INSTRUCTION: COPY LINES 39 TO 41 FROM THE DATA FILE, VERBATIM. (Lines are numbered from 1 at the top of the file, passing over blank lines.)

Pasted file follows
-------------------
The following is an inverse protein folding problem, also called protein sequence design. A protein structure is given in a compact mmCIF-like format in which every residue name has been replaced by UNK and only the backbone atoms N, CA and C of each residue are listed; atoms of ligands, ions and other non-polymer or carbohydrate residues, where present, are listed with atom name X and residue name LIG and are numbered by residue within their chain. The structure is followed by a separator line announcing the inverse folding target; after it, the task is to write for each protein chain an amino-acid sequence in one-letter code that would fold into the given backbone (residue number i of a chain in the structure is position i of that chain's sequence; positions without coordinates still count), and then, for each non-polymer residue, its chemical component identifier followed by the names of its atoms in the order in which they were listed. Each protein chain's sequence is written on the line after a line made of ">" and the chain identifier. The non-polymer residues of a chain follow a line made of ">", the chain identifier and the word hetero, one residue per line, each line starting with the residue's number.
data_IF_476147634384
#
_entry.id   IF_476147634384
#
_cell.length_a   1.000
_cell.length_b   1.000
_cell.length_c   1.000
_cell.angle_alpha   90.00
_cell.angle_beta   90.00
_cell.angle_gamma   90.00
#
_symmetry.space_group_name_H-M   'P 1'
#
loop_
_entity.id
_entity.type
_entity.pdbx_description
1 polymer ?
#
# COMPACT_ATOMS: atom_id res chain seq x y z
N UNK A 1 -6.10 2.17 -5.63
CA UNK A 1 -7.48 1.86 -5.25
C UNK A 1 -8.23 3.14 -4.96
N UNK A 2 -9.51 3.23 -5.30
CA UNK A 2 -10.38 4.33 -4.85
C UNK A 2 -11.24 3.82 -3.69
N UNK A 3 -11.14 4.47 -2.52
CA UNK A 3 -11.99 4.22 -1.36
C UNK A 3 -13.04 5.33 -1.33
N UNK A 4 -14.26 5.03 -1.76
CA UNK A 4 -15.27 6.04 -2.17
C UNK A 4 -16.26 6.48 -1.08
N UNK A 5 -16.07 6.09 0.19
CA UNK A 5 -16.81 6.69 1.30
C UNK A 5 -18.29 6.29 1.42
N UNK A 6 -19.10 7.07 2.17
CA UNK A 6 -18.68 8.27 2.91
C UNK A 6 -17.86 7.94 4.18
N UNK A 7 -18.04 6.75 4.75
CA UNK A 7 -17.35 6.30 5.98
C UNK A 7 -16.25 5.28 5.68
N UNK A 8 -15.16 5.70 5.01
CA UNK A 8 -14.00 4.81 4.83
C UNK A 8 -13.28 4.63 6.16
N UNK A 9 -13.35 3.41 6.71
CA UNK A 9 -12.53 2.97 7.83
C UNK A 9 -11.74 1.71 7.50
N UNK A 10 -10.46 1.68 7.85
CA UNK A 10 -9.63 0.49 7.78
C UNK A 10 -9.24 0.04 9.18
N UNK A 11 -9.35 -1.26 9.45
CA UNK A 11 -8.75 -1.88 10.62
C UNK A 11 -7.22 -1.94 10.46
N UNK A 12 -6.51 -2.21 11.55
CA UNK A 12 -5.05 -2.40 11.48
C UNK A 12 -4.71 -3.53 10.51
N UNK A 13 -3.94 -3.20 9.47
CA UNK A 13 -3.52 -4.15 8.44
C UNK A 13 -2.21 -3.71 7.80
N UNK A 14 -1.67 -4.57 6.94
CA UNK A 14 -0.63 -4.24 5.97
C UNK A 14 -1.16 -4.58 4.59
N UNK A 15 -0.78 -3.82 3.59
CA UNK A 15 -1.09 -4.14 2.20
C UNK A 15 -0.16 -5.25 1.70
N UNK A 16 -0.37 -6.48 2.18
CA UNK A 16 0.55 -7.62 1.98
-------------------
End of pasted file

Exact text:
C UNK A 6 -17.86 7.94 4.18
N UNK A 7 -18.04 6.75 4.75
CA UNK A 7 -17.35 6.30 5.98